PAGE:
3. August 18, 2019 at 1:49 pm

    This is two problems; 1.Corruption distorts all in a centrally planned economy like the US military empire. Trillions of corruption dollars are sloshing around in secret bank accounts in money laundering entities like the US. 2. Dollars themselves are purposefully not part of the modern scientific measurement system and don’t actually measure anything.

    Anecdotal example; A guy with an extra sixty million dollars wanted to privatize some city functions and rent them back to the poor cash-strapped people, My testimony at city council was simple – Extra money like that is evidence of criminality and we should stay clear of rotten apples. We did not associate with the capitalist thief and his sleazy privatization scheme and our poor little town is still poor and fighting over every penny.

    Dean Baker is correct about what the stock market would measure in a rational society that was not pedal to the metal rushing to species extinction.

  4. David Laurel
    August 19, 2019 at 4:41 pm

    Terribly funny that for years Stock market have pegged most of it investors’ actions on the rise and fall of GDP, perhaps with the imprimatur of economists?

  5. Ken Zimmerman
    August 21, 2019 at 12:54 am

    Have you ever wondered just how a self-regulating stock exchange works? In 1996 it worked like this. The practice of market control, which traders call “self-regulation,” is not simply a neutral arbiter of market relations. It is a powerful tool for both the pursuit and restraint of self-interest. Mostly to protect the exchange and the details of trading. Actions by traders judged opportunistic may, if not curbed serve as the catalyst to escalate normal levels of competition into market-rending conflicts. Informal control breaks down, coalitions of rival market actors emerge, and status quo power relations are called into question. At this point formal control is exercised through the Business Conduct Committee. Most traders are aware the futures pit is an arena for intense competition. Nevertheless, even in the highly competitive futures markets opportunists may attempt to disrupt the competition for the aggressive pursuit of their own self-interest. When a trader attempts to manipulate the price of a commodity by acquiring a “high percentage of the marketplace” it is known as a “squeeze.” This opportunistic strategy involves crossing a subjective line from competition over into conflict. The opportunists push their exchange partners into financial positions which they, and perhaps others, consider “distorted.” Parties no longer compete over price in the open market. Rather, the opportunist confronts their victims and the victims either succumb to the opportunist’s power or demand the protection of the market control system.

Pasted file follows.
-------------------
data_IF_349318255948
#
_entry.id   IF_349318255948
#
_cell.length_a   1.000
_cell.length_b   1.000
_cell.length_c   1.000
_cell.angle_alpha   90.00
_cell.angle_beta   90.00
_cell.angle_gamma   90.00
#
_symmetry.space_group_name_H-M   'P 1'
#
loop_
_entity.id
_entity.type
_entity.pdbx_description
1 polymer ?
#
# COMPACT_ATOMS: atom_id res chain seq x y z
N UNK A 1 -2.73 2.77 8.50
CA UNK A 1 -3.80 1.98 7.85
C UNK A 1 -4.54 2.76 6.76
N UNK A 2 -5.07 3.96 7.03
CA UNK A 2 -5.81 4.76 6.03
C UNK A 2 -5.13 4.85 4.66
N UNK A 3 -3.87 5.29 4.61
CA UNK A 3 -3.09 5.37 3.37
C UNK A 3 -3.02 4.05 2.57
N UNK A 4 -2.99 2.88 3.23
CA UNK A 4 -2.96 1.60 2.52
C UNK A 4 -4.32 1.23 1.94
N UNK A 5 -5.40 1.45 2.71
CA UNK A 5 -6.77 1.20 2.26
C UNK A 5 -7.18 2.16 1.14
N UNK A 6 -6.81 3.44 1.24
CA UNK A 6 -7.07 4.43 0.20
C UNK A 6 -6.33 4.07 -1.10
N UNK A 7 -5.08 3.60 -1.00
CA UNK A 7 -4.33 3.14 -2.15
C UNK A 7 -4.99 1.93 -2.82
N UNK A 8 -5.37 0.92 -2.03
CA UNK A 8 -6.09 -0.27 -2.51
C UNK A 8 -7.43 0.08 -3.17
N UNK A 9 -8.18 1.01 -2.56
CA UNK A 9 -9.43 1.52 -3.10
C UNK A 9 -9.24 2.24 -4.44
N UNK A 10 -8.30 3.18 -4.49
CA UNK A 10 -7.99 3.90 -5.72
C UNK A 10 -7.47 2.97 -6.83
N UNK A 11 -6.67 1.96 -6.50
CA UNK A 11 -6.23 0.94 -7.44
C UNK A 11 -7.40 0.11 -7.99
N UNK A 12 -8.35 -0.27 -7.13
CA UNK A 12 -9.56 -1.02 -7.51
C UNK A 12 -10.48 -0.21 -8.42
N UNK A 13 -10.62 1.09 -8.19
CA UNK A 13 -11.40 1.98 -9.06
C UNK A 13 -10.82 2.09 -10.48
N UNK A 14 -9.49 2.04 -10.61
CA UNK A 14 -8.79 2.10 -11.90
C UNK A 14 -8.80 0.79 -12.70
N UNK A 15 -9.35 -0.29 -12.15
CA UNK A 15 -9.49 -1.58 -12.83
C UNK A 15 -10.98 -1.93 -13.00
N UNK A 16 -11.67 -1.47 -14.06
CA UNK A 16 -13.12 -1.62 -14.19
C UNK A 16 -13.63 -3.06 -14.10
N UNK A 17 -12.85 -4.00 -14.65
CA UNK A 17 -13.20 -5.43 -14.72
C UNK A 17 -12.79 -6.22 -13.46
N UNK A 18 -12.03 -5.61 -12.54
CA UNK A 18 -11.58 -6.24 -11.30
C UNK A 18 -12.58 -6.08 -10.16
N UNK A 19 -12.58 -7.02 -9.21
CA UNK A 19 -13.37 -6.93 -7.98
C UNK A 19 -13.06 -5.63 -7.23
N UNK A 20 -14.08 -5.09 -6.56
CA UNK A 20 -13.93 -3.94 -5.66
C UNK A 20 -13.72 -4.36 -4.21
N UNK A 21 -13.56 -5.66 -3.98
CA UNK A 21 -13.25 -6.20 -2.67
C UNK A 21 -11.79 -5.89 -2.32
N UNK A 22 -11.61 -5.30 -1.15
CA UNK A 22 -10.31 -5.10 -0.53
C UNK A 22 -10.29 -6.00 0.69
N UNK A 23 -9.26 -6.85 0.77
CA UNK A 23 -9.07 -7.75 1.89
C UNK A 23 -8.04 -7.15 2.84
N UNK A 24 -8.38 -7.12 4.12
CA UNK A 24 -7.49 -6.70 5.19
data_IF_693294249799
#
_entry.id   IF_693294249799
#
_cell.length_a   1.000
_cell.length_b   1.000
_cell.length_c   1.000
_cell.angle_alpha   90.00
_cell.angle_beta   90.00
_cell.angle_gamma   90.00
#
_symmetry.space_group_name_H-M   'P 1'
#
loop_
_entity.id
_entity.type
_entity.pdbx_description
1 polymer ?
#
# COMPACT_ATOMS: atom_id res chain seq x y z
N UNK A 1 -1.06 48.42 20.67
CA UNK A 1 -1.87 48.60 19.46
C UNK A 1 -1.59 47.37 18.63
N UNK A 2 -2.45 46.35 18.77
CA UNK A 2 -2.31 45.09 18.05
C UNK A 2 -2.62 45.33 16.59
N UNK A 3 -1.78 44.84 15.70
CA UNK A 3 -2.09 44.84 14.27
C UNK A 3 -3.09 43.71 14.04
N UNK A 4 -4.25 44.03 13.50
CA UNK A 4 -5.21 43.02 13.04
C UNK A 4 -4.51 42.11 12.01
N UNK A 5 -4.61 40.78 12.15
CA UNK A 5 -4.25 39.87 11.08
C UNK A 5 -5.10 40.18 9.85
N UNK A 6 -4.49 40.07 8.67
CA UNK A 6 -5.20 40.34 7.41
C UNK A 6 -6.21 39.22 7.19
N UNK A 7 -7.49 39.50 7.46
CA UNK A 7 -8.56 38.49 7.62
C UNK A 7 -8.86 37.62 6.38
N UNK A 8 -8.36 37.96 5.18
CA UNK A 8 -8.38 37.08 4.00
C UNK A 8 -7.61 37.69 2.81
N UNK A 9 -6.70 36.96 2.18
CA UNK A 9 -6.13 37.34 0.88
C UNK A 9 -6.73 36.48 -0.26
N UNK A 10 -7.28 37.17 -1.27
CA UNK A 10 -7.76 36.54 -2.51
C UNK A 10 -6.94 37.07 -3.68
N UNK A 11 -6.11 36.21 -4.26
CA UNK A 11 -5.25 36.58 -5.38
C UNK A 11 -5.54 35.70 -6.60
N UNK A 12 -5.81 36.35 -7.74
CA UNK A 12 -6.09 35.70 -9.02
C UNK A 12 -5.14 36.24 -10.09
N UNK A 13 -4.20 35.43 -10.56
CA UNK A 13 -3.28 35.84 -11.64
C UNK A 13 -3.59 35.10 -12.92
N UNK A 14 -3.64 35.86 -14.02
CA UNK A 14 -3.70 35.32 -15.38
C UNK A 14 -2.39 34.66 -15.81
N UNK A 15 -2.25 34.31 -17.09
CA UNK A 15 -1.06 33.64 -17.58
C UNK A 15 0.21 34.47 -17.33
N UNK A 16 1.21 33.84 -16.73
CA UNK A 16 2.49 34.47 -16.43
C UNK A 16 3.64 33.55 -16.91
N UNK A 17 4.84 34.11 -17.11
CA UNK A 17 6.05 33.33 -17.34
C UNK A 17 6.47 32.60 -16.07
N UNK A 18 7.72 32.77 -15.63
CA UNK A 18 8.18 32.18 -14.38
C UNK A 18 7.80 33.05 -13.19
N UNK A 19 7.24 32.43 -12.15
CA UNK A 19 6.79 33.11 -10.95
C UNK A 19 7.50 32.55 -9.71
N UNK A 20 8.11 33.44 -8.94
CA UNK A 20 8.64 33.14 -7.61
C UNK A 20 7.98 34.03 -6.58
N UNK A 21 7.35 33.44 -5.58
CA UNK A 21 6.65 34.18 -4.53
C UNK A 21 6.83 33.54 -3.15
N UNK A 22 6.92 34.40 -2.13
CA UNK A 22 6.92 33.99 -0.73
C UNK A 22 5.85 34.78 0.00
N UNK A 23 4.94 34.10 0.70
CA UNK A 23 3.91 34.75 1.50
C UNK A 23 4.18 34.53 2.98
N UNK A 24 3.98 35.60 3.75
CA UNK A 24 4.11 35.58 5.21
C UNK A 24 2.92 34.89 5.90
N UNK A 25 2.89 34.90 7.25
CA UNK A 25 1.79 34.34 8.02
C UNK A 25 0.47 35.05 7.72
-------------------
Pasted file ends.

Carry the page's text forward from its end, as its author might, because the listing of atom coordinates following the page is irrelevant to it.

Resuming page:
It seems self-regulation has failed, or more accurately failed some time ago. Today the job of enforcing regulations is divided between four basic divisions of the SEC. The Division of Corporate Finance oversees making sure all publicly traded companies disclose the required financial information to investors. The Division of Market Regulation oversees all legislation involving brokers and brokerage firms. The Division of Investment Management regulates the mutual fund and investment advisor industries. And finally, the Division of Enforcement enforces the securities legislation and investigates possible violations. In short, the federal government, through the SEC took over regulation of all US based stock exchanges. The SEC has since the 1930s had final regulatory authority over these exchanges. But not till after the passage of the Commodity Futures Modernization Act of 2000 and the Financial Services Modernization Act of 1999 did the America exchanges begin to change from self-regulation to full SEC regulation. Both laws were intended to help investors and to stop some of the market crises that occurred during the 1980s and 1990s. Under the Obama Administration some worthwhile work was done. Not so under the G.W. Bush and Donald Trump Administrations.